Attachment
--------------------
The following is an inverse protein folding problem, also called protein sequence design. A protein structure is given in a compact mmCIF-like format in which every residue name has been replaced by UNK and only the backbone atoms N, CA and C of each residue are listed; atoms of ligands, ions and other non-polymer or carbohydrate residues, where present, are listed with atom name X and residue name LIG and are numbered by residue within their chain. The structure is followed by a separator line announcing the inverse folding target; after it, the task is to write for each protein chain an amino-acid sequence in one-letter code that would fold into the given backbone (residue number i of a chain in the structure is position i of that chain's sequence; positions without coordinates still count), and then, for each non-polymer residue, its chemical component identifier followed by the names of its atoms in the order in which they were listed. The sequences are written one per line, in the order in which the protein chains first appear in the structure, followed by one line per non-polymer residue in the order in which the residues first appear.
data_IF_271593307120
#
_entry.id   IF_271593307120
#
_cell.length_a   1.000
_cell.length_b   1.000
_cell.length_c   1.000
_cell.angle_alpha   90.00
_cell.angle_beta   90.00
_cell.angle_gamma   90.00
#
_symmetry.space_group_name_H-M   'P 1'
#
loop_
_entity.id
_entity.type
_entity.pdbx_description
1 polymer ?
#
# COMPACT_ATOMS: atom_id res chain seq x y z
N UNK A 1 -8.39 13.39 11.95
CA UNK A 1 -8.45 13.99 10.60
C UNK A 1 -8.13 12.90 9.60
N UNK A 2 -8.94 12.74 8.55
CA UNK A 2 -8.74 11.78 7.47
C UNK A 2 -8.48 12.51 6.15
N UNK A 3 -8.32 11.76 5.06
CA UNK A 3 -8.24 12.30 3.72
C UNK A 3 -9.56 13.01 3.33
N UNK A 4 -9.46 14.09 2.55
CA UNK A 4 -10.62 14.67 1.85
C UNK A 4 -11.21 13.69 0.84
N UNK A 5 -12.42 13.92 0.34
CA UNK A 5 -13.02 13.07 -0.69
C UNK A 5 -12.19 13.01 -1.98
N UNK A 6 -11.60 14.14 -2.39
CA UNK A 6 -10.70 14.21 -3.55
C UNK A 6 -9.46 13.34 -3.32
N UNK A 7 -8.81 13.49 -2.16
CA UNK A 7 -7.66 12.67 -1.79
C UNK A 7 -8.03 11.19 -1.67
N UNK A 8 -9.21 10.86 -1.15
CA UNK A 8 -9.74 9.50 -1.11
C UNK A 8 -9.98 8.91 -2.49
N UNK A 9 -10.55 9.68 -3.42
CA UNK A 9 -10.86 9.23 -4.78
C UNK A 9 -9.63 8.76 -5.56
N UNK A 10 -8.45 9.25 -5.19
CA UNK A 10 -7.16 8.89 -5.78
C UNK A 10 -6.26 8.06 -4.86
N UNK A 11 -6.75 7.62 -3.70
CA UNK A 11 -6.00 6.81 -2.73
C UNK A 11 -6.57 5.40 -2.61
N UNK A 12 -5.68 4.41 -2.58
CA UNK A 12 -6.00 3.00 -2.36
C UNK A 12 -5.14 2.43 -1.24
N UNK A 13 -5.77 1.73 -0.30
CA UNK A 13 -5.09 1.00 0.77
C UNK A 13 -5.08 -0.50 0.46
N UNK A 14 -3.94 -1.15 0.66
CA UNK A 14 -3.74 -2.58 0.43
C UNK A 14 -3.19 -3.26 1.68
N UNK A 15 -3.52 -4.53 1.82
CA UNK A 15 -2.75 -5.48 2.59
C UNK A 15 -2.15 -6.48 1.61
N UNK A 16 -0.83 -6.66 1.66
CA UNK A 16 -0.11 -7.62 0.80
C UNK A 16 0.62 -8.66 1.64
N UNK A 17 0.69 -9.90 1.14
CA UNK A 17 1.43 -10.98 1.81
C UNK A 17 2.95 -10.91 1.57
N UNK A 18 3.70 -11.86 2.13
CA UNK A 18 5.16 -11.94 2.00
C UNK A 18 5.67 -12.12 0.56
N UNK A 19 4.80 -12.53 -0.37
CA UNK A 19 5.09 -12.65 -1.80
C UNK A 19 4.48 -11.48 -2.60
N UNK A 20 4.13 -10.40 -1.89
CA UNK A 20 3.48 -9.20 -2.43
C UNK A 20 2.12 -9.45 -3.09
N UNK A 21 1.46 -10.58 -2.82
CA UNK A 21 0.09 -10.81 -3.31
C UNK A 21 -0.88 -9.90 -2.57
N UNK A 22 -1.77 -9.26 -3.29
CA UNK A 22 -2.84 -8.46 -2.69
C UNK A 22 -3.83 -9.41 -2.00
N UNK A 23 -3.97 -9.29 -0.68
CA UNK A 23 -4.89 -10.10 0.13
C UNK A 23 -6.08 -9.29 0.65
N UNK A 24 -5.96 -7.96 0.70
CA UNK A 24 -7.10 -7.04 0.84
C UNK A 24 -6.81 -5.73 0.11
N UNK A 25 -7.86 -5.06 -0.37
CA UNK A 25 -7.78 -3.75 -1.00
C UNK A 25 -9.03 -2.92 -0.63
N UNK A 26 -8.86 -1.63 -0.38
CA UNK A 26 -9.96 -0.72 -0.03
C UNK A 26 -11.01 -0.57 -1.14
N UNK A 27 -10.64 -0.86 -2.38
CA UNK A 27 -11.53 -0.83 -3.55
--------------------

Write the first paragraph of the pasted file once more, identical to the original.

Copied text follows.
The following is an inverse protein folding problem, also called protein sequence design. A protein structure is given in a compact mmCIF-like format in which every residue name has been replaced by UNK and only the backbone atoms N, CA and C of each residue are listed; atoms of ligands, ions and other non-polymer or carbohydrate residues, where present, are listed with atom name X and residue name LIG and are numbered by residue within their chain. The structure is followed by a separator line announcing the inverse folding target; after it, the task is to write for each protein chain an amino-acid sequence in one-letter code that would fold into the given backbone (residue number i of a chain in the structure is position i of that chain's sequence; positions without coordinates still count), and then, for each non-polymer residue, its chemical component identifier followed by the names of its atoms in the order in which they were listed. The sequences are written one per line, in the order in which the protein chains first appear in the structure, followed by one line per non-polymer residue in the order in which the residues first appear.